On November 22, 2005, Miranda Suggitt, then 11 years old, risked her life to prevent her mother from being shot. During the evening, Miranda’s father became intoxicated and violent, threatening her mother with a rifle. The rifle went off, missing the woman, who quickly ran outside. Miranda’s father followed his wife and pointed the weapon at her. Without any regard for her own life, Miranda stepped between the two and begged her father not to shoot. He yelled at her to move, but she stood her ground until others helped to take the rifle away and hold him until the police arrived. Through her actions, Miranda showed great courage and prevented a terrible tragedy.

Another hero is this young man, a fellow Manitoban:
Scott Borlase, M.B. Winnipeg, Manitoba Medal of Bravery
On January 31, 2009, 14-year-old Scott Borlase was instrumental in keeping his sister safe during a snowstorm on Lake Winnipeg, in Manitoba. Scott, his 11-year-old sister, and their father had started their snowmobile outing on a clear morning, but by early afternoon the weather had changed. They lost sight of the marked trail due to the severe winds and heavy snowfall. At one point, Scott’s father got off the snowmobile and collapsed to the ground. Unable to find a pulse, Scott made the decision to go for help with his sister. In the blinding storm, Scott drove in a straight line hoping to eventually reach the shoreline. Once at the shore, Scott was able to use his cell phone to call 911 and provide directions to their location. He brought his sister into a bush area away from the biting wind, and used a solar blanket to keep them warm until help finally arrived several hours later. Another search party located his father who, sadly, did not survive.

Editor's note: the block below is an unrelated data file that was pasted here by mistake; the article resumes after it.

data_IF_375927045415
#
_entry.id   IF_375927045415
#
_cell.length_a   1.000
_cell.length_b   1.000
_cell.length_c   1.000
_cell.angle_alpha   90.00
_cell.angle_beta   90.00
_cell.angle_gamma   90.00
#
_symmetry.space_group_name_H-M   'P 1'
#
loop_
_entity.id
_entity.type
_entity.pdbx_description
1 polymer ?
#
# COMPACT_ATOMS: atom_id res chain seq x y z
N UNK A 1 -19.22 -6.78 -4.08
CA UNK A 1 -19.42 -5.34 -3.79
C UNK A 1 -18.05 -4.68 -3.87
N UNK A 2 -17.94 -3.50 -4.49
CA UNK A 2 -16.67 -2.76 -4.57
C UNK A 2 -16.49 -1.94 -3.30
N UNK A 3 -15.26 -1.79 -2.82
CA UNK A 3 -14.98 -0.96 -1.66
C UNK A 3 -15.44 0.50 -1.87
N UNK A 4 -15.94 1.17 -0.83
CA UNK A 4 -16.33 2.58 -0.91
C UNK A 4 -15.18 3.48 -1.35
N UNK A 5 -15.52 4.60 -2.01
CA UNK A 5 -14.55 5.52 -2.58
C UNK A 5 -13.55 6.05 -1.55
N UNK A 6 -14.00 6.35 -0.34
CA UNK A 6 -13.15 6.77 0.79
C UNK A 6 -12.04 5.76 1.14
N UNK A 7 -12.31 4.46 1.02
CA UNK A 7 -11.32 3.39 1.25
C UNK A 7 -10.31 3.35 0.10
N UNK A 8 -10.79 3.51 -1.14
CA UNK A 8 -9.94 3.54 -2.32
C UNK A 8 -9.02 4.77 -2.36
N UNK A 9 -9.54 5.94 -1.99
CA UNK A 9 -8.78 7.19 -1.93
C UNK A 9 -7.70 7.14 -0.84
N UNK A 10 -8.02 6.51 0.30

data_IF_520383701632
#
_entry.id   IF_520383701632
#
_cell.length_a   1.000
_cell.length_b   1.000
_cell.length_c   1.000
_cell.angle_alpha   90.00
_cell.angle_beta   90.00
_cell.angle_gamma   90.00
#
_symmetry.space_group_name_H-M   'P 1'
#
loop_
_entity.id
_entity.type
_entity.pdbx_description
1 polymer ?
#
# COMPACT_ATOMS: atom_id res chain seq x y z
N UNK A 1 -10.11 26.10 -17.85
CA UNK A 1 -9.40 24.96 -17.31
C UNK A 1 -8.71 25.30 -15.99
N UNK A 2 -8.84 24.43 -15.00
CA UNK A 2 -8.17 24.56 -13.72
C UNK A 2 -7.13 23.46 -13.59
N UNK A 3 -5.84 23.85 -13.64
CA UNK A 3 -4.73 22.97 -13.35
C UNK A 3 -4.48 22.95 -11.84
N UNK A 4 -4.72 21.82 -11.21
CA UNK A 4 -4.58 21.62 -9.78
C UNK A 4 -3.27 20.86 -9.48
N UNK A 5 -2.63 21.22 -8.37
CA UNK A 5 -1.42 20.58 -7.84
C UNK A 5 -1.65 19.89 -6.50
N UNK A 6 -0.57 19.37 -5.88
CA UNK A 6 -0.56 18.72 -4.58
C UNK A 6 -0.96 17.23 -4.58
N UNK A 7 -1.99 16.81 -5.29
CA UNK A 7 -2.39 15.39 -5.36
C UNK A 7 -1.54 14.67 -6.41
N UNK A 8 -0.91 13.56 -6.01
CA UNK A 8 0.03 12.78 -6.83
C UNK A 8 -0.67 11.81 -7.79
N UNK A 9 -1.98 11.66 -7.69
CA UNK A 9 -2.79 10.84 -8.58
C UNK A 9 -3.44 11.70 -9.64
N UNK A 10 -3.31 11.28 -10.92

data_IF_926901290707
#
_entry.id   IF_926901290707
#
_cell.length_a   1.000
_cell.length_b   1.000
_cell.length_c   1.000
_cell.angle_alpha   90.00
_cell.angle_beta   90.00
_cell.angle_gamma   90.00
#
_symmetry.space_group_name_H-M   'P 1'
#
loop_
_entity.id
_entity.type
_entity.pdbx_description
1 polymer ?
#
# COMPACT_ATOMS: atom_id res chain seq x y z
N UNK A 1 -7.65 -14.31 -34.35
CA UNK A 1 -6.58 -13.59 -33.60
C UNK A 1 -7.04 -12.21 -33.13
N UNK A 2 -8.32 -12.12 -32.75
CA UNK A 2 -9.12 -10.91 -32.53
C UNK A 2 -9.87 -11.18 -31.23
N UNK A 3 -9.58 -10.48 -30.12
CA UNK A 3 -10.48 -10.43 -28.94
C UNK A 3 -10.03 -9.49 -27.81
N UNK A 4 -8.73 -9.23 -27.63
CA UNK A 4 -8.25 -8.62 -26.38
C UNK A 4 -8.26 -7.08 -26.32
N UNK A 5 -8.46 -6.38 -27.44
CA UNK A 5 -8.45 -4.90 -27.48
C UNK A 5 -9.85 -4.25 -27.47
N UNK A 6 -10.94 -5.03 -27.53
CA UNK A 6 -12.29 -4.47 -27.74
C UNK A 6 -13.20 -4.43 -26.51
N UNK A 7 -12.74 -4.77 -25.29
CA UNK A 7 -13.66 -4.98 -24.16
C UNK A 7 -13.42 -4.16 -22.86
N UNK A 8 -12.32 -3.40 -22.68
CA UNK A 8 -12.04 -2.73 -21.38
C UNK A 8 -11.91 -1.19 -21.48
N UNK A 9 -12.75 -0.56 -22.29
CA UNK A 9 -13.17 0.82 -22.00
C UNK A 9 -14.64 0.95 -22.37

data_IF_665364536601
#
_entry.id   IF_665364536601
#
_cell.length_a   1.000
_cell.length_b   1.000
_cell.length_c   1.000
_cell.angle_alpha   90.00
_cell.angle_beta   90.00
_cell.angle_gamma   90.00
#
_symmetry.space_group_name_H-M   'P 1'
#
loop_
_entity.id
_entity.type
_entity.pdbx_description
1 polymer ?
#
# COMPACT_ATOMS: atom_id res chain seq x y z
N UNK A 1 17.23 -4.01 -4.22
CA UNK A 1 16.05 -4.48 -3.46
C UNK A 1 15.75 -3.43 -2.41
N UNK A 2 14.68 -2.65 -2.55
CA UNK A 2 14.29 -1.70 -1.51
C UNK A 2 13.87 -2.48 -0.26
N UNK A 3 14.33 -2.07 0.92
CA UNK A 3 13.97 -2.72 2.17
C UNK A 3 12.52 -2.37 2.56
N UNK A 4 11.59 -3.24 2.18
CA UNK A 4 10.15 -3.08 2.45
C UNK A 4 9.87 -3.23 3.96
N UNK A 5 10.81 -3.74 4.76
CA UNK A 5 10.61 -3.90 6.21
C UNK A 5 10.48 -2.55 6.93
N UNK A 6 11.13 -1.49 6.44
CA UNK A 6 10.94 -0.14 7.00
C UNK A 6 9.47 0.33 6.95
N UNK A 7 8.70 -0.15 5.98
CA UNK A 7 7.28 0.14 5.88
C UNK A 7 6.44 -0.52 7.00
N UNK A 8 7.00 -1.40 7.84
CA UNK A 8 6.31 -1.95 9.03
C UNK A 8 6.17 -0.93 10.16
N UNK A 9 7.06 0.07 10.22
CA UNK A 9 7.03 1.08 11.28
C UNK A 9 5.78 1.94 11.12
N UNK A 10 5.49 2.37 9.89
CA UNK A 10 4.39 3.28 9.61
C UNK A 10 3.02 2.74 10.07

Two acts of extraordinary courage made all the more extraordinary by the relative youth of the recipients - have been well and justifiably recognized - But there are everyday heroes we don’t always recognize as heroes.

The local volunteer coaches– who patiently take those little people – our kids and grandkids – and teach them the intricacies of hockey, or baseball, or football or …or whatever sport or activity the kids decide to play. They do this of their own free will and on their own time, often without due recognition. They may not be perfect – but they are true heroes.